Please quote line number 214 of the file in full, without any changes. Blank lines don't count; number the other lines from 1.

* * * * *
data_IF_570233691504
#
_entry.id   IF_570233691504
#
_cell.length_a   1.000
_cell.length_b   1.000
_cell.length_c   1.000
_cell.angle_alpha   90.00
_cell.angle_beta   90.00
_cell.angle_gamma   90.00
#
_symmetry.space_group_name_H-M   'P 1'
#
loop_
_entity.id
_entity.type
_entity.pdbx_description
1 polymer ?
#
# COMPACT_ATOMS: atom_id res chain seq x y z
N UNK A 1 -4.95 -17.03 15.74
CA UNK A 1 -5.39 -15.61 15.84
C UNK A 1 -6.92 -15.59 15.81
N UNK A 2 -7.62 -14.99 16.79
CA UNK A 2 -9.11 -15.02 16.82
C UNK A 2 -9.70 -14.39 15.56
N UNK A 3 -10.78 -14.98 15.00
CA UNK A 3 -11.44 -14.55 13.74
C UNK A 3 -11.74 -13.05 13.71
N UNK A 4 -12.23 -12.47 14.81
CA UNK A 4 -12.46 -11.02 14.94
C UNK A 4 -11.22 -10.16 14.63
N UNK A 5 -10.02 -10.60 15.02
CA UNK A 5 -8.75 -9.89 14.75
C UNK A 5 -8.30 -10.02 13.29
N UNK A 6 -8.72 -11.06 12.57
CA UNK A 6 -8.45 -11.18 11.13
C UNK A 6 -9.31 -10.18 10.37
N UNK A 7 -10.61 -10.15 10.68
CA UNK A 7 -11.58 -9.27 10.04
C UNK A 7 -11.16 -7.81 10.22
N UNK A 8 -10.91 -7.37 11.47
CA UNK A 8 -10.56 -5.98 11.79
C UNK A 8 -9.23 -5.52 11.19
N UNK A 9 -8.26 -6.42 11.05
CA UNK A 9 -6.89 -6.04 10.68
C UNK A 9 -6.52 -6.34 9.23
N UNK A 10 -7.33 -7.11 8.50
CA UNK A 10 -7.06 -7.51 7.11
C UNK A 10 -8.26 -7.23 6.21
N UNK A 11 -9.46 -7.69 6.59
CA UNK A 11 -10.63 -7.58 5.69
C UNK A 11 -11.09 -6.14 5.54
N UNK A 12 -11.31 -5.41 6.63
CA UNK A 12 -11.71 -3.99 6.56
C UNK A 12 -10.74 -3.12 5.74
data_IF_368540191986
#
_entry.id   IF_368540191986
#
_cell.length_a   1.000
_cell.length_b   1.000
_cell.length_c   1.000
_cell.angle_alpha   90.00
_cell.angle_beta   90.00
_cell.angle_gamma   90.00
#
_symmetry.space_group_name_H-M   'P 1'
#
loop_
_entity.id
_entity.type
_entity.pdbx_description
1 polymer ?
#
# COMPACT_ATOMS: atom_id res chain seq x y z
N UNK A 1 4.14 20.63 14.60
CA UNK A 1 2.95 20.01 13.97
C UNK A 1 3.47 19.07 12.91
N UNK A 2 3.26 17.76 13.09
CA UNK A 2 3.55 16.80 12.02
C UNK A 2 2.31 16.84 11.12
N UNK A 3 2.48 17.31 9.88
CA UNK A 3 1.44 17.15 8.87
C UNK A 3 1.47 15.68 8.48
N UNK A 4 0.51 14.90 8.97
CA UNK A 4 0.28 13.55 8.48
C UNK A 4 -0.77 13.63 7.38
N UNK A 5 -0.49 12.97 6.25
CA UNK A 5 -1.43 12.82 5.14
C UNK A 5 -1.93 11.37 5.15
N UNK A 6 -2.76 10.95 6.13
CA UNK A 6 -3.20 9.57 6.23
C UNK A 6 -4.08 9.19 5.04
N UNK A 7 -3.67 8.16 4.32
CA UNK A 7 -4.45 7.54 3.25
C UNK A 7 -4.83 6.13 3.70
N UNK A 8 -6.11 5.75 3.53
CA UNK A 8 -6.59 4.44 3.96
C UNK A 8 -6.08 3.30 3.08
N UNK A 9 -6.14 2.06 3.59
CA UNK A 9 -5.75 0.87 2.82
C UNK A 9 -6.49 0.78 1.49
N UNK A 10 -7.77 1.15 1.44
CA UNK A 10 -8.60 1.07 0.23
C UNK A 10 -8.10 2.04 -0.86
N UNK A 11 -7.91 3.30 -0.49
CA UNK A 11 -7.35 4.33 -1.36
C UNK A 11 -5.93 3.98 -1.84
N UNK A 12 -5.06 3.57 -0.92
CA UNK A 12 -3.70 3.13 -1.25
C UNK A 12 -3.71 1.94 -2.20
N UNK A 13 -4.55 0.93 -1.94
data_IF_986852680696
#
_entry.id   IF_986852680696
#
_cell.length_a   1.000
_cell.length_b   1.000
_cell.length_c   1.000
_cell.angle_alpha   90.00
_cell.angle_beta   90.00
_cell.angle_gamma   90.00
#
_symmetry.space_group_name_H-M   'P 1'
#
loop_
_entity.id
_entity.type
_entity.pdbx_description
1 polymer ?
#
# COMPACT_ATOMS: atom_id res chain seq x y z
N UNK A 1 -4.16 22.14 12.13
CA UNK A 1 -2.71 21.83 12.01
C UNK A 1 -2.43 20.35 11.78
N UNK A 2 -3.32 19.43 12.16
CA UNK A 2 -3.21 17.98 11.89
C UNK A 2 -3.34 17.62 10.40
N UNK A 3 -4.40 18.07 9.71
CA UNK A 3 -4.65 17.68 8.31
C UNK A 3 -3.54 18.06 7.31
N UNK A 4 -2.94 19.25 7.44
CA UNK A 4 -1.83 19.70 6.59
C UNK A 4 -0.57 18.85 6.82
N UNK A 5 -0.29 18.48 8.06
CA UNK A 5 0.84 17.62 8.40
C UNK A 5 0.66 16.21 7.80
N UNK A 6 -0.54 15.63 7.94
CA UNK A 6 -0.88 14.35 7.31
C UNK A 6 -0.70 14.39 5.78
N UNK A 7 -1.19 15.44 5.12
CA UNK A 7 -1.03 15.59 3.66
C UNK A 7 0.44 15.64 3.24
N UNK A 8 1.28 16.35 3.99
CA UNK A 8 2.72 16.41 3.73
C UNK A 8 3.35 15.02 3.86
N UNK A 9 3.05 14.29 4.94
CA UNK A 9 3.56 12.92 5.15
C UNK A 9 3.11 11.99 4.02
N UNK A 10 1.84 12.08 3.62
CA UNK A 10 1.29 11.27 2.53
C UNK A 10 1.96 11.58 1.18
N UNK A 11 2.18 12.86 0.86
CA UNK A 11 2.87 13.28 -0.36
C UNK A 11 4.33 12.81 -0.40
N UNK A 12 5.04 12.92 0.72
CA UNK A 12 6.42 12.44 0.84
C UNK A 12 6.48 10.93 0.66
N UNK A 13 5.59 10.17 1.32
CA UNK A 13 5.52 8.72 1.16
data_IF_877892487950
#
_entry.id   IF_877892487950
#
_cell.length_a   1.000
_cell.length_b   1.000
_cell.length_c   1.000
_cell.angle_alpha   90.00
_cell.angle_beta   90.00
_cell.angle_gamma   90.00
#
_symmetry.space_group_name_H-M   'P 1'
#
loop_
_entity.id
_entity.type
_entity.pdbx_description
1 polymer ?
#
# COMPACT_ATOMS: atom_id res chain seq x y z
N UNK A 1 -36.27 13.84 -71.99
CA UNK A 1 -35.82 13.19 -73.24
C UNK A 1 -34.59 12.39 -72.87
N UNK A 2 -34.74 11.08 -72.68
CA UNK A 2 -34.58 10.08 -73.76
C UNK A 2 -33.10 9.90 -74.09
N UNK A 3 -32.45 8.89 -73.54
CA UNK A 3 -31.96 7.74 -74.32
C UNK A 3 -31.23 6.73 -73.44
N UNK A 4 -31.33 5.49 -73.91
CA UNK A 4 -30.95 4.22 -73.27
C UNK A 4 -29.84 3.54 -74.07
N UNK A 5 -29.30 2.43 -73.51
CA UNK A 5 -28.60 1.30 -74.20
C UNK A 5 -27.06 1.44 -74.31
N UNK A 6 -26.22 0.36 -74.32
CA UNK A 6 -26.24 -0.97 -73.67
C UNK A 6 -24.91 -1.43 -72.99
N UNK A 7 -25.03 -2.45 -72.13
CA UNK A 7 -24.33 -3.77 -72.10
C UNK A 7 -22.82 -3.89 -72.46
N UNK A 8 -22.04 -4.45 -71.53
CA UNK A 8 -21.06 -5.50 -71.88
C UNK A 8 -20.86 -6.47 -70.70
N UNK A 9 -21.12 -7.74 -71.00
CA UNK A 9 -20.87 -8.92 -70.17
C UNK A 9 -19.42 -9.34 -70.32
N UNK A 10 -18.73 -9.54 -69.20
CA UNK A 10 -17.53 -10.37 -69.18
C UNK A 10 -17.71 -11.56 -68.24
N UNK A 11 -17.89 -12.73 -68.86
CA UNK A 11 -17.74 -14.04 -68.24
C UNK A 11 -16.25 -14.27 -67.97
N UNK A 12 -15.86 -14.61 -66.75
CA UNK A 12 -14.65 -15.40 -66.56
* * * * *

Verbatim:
CA UNK A 8 -21.06 -5.50 -71.88